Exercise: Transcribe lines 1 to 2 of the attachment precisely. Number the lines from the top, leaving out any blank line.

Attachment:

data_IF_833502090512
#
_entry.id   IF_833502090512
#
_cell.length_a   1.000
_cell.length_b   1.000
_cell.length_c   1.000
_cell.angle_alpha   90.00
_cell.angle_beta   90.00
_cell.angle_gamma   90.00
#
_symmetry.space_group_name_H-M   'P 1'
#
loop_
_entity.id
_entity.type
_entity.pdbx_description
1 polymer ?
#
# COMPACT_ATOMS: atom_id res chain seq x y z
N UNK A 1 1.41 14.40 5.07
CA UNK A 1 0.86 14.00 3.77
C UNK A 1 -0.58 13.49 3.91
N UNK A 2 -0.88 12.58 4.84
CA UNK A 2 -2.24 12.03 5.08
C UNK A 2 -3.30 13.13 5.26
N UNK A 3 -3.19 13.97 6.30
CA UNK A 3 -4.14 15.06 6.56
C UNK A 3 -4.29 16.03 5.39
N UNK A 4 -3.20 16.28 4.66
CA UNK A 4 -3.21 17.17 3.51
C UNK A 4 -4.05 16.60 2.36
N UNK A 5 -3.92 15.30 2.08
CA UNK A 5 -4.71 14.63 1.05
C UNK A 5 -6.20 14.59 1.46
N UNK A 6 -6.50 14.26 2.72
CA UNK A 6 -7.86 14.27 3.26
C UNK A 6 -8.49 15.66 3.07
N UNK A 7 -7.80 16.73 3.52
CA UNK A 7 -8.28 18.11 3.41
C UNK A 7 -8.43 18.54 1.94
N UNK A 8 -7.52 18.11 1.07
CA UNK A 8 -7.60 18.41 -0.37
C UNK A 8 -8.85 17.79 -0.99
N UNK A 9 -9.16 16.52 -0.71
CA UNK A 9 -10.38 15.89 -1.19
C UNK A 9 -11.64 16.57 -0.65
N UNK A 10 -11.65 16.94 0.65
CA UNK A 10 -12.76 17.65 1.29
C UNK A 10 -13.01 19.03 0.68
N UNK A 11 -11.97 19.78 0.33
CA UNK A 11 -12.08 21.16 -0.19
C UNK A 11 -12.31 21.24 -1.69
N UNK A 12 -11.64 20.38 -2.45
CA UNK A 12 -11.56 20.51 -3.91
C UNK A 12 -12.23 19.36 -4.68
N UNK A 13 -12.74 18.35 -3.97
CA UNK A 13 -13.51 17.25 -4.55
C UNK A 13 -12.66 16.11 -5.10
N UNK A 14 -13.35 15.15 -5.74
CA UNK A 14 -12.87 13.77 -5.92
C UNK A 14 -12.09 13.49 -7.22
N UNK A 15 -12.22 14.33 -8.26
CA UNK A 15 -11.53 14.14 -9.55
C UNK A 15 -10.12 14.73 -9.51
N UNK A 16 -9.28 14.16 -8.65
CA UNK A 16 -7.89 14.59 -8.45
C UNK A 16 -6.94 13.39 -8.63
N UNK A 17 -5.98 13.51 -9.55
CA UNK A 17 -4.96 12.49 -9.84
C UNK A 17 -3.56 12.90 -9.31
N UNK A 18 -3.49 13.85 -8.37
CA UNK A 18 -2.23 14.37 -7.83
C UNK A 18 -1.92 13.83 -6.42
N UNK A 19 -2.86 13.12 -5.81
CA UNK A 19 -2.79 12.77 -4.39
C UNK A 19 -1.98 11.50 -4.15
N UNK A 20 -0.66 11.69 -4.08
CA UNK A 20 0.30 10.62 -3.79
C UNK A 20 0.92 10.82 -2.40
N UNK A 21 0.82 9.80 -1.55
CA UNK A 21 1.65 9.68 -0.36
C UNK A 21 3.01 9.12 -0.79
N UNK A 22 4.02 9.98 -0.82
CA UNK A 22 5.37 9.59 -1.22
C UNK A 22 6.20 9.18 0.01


data_IF_833502090512
#